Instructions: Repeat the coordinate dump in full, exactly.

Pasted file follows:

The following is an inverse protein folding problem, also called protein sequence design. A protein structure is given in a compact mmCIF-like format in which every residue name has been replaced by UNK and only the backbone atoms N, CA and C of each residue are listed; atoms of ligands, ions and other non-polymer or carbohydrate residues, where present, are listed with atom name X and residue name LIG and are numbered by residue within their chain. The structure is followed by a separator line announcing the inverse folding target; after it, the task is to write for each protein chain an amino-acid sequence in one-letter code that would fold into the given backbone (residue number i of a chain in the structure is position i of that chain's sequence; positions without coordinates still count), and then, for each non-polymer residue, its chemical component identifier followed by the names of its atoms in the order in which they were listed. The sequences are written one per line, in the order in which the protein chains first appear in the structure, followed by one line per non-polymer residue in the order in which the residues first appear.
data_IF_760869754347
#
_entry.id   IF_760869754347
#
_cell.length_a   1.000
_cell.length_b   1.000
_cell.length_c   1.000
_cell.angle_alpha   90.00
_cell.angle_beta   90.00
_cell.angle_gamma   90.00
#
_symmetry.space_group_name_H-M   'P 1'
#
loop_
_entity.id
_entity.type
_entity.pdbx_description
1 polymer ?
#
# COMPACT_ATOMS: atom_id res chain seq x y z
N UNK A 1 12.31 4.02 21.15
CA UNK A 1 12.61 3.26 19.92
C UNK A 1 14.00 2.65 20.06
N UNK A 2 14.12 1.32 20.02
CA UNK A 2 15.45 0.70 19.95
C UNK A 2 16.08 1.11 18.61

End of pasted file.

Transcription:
The following is an inverse protein folding problem, also called protein sequence design. A protein structure is given in a compact mmCIF-like format in which every residue name has been replaced by UNK and only the backbone atoms N, CA and C of each residue are listed; atoms of ligands, ions and other non-polymer or carbohydrate residues, where present, are listed with atom name X and residue name LIG and are numbered by residue within their chain. The structure is followed by a separator line announcing the inverse folding target; after it, the task is to write for each protein chain an amino-acid sequence in one-letter code that would fold into the given backbone (residue number i of a chain in the structure is position i of that chain's sequence; positions without coordinates still count), and then, for each non-polymer residue, its chemical component identifier followed by the names of its atoms in the order in which they were listed. The sequences are written one per line, in the order in which the protein chains first appear in the structure, followed by one line per non-polymer residue in the order in which the residues first appear.
data_IF_760869754347
#
_entry.id   IF_760869754347
#
_cell.length_a   1.000
_cell.length_b   1.000
_cell.length_c   1.000
_cell.angle_alpha   90.00
_cell.angle_beta   90.00
_cell.angle_gamma   90.00
#
_symmetry.space_group_name_H-M   'P 1'
#
loop_
_entity.id
_entity.type
_entity.pdbx_description
1 polymer ?
#
# COMPACT_ATOMS: atom_id res chain seq x y z
N UNK A 1 12.31 4.02 21.15
CA UNK A 1 12.61 3.26 19.92
C UNK A 1 14.00 2.65 20.06
N UNK A 2 14.12 1.32 20.02
CA UNK A 2 15.45 0.70 19.95
C UNK A 2 16.08 1.11 18.61